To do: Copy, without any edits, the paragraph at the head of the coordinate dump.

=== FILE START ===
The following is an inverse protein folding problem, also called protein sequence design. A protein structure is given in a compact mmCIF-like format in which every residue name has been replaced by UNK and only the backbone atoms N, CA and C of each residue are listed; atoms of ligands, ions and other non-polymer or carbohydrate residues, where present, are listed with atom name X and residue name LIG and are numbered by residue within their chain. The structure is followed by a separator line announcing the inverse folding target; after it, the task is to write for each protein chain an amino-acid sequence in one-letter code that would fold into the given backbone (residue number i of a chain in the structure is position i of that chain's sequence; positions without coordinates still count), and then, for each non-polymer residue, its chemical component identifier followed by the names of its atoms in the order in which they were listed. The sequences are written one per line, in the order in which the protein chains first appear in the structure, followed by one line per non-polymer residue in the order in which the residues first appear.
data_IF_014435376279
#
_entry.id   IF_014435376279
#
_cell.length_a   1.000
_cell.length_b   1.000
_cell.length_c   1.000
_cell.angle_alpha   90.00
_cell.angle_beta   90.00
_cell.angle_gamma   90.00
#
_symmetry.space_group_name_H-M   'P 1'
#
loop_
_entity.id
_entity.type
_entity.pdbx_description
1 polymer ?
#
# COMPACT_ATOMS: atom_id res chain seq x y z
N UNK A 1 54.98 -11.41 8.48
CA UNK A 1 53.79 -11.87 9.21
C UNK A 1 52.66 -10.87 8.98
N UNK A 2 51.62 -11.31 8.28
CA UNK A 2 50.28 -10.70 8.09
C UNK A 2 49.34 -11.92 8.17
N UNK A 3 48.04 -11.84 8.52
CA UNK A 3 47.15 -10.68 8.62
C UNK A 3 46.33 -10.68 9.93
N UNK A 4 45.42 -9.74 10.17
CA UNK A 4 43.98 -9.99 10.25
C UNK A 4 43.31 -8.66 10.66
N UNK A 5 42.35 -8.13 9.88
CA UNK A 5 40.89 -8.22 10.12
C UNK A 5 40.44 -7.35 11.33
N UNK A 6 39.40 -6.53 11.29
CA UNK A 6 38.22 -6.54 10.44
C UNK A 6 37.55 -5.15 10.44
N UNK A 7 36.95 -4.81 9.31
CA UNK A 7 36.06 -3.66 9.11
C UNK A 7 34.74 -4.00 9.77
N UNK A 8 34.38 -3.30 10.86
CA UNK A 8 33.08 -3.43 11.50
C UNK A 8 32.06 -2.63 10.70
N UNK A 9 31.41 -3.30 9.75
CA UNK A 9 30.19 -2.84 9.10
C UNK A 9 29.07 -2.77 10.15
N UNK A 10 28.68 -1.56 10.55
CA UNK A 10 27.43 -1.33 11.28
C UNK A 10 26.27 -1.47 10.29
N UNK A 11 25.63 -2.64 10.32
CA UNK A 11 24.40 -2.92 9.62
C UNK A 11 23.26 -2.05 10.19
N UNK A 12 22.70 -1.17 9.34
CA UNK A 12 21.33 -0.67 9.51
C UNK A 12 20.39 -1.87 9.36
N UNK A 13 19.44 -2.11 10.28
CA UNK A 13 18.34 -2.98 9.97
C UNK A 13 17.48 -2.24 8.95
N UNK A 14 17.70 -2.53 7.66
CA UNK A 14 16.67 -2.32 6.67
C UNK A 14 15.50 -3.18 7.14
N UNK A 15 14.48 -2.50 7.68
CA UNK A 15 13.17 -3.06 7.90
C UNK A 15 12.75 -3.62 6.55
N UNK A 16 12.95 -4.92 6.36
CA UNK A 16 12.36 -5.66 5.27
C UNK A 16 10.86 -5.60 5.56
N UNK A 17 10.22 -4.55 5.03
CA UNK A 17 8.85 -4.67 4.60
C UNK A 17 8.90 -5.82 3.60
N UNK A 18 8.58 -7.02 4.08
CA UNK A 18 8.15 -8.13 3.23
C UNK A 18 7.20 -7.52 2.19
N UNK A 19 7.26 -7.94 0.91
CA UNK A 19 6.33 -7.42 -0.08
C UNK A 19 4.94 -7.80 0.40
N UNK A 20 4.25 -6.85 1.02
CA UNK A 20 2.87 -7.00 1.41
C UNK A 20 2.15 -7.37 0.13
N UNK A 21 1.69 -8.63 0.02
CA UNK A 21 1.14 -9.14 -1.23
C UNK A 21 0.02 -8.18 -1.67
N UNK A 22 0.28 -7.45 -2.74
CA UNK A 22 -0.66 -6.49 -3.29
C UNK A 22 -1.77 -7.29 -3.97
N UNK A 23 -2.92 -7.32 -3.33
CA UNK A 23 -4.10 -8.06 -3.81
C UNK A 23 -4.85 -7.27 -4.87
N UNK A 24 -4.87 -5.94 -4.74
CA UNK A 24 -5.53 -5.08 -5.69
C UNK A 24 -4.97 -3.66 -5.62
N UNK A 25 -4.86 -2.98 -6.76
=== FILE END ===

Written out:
The following is an inverse protein folding problem, also called protein sequence design. A protein structure is given in a compact mmCIF-like format in which every residue name has been replaced by UNK and only the backbone atoms N, CA and C of each residue are listed; atoms of ligands, ions and other non-polymer or carbohydrate residues, where present, are listed with atom name X and residue name LIG and are numbered by residue within their chain. The structure is followed by a separator line announcing the inverse folding target; after it, the task is to write for each protein chain an amino-acid sequence in one-letter code that would fold into the given backbone (residue number i of a chain in the structure is position i of that chain's sequence; positions without coordinates still count), and then, for each non-polymer residue, its chemical component identifier followed by the names of its atoms in the order in which they were listed. The sequences are written one per line, in the order in which the protein chains first appear in the structure, followed by one line per non-polymer residue in the order in which the residues first appear.